“Good afternoon and thank you for coming.
I have just come to the end of my first visit to Georgia, where I have found much that is encouraging in terms of ongoing reforms, and learned much that is both alarming and depressing about the situation affecting people displaced from, and living in, Abkhazia and South Ossetia, Georgia. I will return to this issue later.
In Tbilisi, I held fruitful in-depth meetings with the President, the Prime Minister and the Ministers of Foreign Affairs, Justice, and Internal Affairs as well as with the Minister of Internally Displaced Persons, Minister of Corrections and other senior Government officials. I also held discussions with the Chief Justice, the Chairman of the Parliament, Georgia’s Public Defender and with civil society representatives.
The Government, led by the Prime Minister, has embarked on a wide range of reforms in the area of human rights and rule of law. One of the most important of these has focused on depoliticizing a dysfunctional judiciary and law enforcement system. This is a major task that will take time to complete, but it is widely recognized that there is already some progress. Until recently, 99.9 percent of defendants were being convicted in the criminal court. The acquittal rate is now starting to get more realistic, as the judges grow used to being more independent both from the Executive and from the prosecutors, for example by showing a greater inclination to demand that prosecutors properly justify their requests to place defendants in pre-trial detention.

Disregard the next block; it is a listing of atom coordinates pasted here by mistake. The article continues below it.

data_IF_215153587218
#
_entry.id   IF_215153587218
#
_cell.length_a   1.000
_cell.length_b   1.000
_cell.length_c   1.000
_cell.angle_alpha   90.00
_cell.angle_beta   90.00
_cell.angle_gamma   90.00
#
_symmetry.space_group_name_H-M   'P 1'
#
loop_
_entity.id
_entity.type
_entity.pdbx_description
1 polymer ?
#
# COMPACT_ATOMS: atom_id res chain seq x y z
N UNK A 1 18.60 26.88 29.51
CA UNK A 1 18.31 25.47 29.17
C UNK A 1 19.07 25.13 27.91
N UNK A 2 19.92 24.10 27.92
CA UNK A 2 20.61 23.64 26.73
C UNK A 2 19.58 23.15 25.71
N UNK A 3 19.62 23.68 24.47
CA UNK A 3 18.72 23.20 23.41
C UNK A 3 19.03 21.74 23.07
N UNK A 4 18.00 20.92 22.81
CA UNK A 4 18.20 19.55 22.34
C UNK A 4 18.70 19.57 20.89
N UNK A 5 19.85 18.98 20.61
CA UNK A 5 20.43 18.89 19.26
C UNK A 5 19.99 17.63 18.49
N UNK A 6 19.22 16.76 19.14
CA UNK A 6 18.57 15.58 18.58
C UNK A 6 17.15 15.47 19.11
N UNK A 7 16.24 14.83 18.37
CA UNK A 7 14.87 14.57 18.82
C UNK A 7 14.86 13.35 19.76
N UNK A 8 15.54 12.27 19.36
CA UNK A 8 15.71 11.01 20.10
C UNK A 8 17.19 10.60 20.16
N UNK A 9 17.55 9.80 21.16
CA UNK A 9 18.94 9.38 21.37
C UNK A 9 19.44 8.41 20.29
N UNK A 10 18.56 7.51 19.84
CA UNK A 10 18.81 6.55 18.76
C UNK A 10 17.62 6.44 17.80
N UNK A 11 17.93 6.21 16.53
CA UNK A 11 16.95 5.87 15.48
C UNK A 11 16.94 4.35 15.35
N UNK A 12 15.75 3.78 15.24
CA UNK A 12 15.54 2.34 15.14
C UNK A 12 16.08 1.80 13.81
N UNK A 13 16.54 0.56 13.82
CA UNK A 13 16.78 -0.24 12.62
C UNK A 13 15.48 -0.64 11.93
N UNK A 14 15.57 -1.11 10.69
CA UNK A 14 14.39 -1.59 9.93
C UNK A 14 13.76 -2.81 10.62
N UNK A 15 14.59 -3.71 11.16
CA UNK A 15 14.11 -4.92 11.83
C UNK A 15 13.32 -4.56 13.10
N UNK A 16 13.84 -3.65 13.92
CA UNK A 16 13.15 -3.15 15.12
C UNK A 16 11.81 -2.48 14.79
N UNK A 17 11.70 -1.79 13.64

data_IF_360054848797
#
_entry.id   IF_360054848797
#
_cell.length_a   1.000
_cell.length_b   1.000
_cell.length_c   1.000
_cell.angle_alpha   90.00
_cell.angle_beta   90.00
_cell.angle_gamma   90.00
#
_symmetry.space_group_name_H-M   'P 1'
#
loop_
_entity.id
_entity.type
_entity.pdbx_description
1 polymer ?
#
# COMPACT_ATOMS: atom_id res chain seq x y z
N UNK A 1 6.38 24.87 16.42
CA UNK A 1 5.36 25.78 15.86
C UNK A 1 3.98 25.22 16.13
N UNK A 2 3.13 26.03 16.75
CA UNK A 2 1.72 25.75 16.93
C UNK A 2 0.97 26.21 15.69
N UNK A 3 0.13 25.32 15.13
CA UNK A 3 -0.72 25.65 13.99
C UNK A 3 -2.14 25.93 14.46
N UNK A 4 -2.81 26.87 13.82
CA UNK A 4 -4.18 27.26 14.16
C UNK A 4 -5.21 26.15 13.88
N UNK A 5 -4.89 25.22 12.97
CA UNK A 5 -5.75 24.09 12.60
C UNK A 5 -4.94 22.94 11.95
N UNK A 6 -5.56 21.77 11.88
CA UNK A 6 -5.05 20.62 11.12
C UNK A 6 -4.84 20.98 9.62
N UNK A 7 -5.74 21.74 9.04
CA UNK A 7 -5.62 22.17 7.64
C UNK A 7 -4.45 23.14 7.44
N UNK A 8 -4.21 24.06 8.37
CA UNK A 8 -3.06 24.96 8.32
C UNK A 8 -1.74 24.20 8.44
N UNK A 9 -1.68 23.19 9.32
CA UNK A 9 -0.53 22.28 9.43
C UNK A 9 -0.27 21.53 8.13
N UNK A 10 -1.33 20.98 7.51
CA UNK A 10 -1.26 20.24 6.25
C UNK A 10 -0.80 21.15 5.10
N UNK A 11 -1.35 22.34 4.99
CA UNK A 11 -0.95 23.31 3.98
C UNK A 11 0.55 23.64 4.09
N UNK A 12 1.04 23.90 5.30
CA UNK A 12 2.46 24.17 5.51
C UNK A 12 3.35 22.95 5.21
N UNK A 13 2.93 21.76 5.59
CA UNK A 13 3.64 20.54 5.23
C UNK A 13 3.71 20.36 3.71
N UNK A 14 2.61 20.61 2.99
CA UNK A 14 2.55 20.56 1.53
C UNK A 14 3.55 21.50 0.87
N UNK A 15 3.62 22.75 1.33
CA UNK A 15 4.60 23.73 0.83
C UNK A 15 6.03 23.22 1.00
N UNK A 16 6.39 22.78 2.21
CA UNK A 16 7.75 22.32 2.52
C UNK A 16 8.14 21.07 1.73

The Government recognizes there is still a lot of work to do, not least in the area of training investigators, prosecutors and judges. Georgia’s free media can play an important role in highlighting miscarriages of justice and scrutinizing the progress of judicial reform, as no doubt will the country’s vibrant civil society organizations, which are well developed and making a very important contribution to the country’s reform programme. It is essential that trials are seen to be fair, transparent and free from any hint of political retribution.
An extraordinarily high number of criminal cases are still being resolved by plea-bargaining. The plea-bargaining system – coupled with the previous virtual certainty of being convicted if their cases came to court – has at times meant innocent defendants have been left with no option but to pay exorbitant fines demanded by the prosecutors, with minimal involvement of judges – a form of officially sanctioned extortion, that led to people losing their homes and businesses.
I urge the Chief Justice, and all judges, prosecutors and employees of the law enforcement agencies, to cooperate fully with the judicial reform process.